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0 votes
Is there any manifest legal reason why a Council cannot prepare separate options when setting the precept and put the choice out to public consultation.
by (5.0k points)

4 Answers

0 votes
The precept needs to be based upon the budget so the two, a budget consultation and precept setting, go hand in hand.  Participatory budgeting, when you consult with the parish is good practice but time consuming so needs to be started early on as most principal authorities will require your precept request in December/January although legally I believe the deadline is a little later.
by (19.6k points)
0 votes
To my knowledge none whatsoever should the council decide to do so. It could be argued that the council is elected to make such decisions on behalf of the community.

In a democracy such an action whilst being seen as the ultimate in democracy would be probably a nightmare to organise in any meaningful and constructive way given that to start producing a budget (normally during the half year point) and meeting the deadline for presentation to the LA of the precept bid with the required voting of acceptance of the budget and bid by council leaves very little time to have a referendum on which budget is best.

The public, if the council does their job properly, must present their budget proposals  for public scrutiny anyway which allows public input and questions.
by (27.2k points)
0 votes
Slightly off topic, but I hope Councils have taken into account the rise in energy prices. I know of one council that have had a huge demand from the electric company to cover street lights. Not the best time to receive a major demand just as budgets have been set.
by (5.3k points)
The situation as I see it is presently Councillors can set a tax demand at whatever limit they choose and that decision cannot be challenged.  That being the case it could be open to abuse (repeat could) depending on the current regime.   I  argue that somehow those that are being taxed  should have an avenue for input.  The question is how do you manage it.  I have mentioned the concept before of participatory budgeting only to be greeted with grunts of disbelief. Most PCs seem to aim for a politically acceptable PC precept figure rather presenting a choice.   In this respect I think the whole criteria for earmarked reserves needs to be looked at and replaced with a project specific budget
0 votes
Whilst this sounds like a good example of open and transparent decision making, the reality is something else. In any public consultation, only a tiny minority will respond, so the outcome doesn't reflect the views of the electorate. Add to that the fact that, in this example, people might be tempted to choose the option with the lowest precept, so is it really a meaningful exercise?

It might be more meaningful to conduct a simple consultation on the big-ticket items, as much of a council's other spending is contractual obligations anyway. Even this will fall foul of the minority response issue, as well as self-interest. I have no young children and my grandchildren live miles away, so I'd rather my council didn't spend my council tax on children's play equipment.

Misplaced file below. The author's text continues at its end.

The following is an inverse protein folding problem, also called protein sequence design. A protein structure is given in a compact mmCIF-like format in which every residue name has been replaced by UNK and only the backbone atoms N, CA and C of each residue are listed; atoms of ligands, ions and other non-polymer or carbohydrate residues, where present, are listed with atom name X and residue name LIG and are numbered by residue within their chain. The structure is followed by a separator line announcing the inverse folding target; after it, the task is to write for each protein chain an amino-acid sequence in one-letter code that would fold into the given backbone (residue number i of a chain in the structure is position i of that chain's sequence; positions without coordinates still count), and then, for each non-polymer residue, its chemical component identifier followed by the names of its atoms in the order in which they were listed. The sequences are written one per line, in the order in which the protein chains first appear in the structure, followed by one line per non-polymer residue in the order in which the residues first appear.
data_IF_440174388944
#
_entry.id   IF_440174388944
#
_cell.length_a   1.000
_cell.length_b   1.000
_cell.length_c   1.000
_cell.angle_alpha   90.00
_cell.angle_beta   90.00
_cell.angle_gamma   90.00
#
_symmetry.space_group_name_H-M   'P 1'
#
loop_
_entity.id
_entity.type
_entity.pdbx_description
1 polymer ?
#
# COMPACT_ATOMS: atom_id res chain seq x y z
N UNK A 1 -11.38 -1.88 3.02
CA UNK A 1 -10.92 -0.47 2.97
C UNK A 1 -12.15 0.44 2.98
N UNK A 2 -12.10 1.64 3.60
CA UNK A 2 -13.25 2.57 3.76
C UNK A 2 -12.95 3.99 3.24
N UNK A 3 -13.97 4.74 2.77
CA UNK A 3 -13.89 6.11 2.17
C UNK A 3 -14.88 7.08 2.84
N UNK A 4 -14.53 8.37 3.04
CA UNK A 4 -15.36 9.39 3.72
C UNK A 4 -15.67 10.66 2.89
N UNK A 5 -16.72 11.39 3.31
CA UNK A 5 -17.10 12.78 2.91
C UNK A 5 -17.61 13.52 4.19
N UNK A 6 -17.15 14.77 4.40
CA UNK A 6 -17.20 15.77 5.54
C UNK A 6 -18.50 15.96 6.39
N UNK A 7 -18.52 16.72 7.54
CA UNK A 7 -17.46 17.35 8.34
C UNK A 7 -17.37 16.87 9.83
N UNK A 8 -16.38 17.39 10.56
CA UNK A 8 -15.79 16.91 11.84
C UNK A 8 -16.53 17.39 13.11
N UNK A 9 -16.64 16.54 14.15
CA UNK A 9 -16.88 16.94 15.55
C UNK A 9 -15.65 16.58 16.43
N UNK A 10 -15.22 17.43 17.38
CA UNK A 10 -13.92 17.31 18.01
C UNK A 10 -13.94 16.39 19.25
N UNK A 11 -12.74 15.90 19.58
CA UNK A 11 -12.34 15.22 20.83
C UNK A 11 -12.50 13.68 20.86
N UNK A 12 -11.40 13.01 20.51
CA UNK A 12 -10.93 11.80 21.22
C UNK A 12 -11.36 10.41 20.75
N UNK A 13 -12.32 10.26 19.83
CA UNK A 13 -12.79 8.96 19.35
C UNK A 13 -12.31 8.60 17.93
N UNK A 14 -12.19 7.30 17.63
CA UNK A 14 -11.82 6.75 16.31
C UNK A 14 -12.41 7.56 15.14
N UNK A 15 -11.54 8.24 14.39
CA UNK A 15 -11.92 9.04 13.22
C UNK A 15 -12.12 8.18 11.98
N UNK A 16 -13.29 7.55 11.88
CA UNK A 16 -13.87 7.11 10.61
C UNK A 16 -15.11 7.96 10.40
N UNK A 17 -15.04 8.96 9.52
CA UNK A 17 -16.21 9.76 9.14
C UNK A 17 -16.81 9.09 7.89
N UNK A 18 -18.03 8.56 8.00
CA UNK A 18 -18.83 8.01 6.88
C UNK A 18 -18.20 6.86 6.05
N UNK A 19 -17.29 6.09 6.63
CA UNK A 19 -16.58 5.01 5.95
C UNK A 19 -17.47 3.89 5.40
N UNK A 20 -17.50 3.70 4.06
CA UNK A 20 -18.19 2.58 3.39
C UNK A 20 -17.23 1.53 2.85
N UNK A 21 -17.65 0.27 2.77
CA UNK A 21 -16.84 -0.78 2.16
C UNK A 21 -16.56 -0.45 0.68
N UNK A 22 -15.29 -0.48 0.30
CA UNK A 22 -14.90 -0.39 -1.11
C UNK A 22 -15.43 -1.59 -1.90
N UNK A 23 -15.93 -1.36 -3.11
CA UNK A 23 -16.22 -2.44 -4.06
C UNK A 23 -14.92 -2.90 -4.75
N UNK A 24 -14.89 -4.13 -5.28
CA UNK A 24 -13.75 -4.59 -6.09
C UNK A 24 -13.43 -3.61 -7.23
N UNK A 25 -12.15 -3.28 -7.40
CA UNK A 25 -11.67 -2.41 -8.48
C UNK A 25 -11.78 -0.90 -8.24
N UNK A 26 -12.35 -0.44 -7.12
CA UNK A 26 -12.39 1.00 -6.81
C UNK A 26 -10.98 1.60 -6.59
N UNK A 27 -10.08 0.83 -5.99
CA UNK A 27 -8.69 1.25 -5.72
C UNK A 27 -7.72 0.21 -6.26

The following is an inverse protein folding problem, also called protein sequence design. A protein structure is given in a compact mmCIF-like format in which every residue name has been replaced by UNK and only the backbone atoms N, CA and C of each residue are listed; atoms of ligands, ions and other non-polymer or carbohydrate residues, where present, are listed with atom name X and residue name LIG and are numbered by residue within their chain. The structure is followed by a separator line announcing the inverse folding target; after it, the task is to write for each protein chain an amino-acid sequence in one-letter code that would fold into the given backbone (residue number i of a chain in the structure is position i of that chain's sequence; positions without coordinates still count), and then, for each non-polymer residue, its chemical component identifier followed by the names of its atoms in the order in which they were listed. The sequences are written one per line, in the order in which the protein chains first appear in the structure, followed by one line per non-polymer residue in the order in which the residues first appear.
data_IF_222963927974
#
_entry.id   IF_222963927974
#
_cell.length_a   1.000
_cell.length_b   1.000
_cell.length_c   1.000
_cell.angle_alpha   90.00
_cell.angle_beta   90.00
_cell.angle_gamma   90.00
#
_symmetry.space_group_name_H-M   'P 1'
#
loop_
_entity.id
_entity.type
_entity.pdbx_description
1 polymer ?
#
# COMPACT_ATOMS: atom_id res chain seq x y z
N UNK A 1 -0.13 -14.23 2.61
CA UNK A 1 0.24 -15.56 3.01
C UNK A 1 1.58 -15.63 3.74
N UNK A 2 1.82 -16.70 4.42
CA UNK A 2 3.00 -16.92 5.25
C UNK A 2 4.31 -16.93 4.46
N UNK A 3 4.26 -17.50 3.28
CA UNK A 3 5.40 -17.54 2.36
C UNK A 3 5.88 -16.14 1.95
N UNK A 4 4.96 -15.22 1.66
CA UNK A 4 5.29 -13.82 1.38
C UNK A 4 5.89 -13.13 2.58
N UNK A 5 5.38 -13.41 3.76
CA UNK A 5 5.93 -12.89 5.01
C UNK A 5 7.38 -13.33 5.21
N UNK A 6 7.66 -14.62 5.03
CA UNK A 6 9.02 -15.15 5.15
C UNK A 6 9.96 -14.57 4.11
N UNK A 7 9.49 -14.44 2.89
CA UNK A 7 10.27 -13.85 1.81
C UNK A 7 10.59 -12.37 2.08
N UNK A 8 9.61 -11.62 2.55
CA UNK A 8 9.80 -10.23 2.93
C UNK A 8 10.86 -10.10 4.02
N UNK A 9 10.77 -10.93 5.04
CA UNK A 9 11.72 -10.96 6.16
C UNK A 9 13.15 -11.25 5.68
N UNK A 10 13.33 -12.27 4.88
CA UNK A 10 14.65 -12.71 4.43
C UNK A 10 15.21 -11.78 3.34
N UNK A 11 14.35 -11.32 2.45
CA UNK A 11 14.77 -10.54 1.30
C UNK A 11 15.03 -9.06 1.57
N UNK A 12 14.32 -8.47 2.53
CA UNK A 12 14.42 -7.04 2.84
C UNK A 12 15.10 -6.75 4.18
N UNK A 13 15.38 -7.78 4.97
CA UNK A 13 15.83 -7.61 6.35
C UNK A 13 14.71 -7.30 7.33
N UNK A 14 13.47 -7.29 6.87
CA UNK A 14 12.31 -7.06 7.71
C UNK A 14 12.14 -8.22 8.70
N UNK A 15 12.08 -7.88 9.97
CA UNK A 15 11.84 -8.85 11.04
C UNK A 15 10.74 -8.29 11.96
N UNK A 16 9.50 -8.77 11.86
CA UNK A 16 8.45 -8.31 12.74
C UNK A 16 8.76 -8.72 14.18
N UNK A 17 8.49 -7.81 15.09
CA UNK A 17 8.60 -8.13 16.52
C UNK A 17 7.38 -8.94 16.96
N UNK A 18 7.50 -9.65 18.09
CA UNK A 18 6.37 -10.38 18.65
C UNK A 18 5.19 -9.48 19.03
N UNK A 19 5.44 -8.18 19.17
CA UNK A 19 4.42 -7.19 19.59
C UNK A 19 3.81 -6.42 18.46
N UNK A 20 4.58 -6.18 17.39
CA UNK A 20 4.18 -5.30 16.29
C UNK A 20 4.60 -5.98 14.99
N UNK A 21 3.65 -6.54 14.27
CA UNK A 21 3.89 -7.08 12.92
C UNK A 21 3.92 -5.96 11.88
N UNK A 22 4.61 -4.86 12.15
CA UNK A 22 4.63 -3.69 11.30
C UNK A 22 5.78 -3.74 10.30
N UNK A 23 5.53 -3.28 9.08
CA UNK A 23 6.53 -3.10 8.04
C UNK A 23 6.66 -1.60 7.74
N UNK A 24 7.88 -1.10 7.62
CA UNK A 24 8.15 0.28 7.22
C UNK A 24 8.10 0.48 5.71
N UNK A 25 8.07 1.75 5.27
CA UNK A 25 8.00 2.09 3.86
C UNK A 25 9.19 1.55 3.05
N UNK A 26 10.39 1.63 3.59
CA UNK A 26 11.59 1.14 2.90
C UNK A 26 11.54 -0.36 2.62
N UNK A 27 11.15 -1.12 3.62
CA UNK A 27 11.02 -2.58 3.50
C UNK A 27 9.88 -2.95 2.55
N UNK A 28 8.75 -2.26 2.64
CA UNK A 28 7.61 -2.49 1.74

by (53.6k points)
Of Course you cannot please all of the people all of the time  but you could set up a properly constructed and balanced panel to put ideas to.  From what I can see so far is that "public consultation" is sometimes put into the too difficult to solve tray and  as such disregarded .  The inevitable result is that you then default to the Councillors are always right scenario. Hmm interesting
I guess that there might be a size issue here. In a large parish such as yours, there might be some merit in setting up such a process, although, in percentage terms, you'd still only be listening to a tiny minority. For a small parish, we'd only expect five or six responses, which wouldn't change our understanding of the situation.

In my many years of local government experience, I've seen countless public consultations in which the instigating council has failed to determine beforehand what, if anything, it will do as a consequence of the exercise. They consult because it feels like the right thing to do, discover that only 20% of the target audience can be bothered to respond, of whom 52% are in favour and 48% are against, so the difference between the two is 0.8% of the eligible public. Acting on the instructions of 0.8% of the population creates an interesting precedent for future responses to public petitions for local causes.
Dave. Its ironic that I am this morning dealing with an ex Councillor on a local forum who is accusing me of  not representing the views of the electorate because I have a different view to his on a Planning issue  . Who would be a Councillor ??
What is a precept for is the basic question? It is to finance the planned running costs legal obligations and projects of the council. If a council communicates with the electorate correctly regarding projects and expenses during the year from planning through to completion then effectively they are consulting with the electorate. Trouble is of course how many councils hand on heart have an effective two way communication system in place other than the bare minimum. As already pointed out horses and drinking water spring to mind. Unfortunately when both parties don't communicate we know who gets the blame.
Ah yes, ex-Councillors... you gotta love 'em. You have a lot to live up to with your council's recent track record as a beacon of open and accountable local government! We provide all new councillors with an induction pack that includes all the usual paperwork etc, plus earplugs, skin-thickening cream and kevlar underpants!

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